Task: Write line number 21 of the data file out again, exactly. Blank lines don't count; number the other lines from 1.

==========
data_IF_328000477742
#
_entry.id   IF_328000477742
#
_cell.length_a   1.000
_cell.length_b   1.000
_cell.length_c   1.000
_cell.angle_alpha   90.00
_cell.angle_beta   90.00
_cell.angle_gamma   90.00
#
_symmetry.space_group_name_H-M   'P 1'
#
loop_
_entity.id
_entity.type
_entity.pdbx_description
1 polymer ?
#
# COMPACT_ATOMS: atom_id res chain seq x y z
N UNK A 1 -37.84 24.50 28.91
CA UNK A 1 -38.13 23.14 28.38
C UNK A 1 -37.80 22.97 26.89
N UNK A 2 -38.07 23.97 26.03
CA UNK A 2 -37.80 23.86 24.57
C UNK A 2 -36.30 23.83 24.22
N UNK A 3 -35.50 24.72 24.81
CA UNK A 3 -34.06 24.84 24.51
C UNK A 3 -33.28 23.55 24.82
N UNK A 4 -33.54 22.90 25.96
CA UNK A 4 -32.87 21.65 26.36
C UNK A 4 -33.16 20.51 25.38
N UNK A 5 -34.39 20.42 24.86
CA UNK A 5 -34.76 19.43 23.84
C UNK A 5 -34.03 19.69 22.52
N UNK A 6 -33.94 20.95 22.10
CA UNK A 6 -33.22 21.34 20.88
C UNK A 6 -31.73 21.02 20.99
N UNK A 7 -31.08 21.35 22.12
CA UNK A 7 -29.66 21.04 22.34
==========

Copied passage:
N UNK A 1 -37.84 24.50 28.91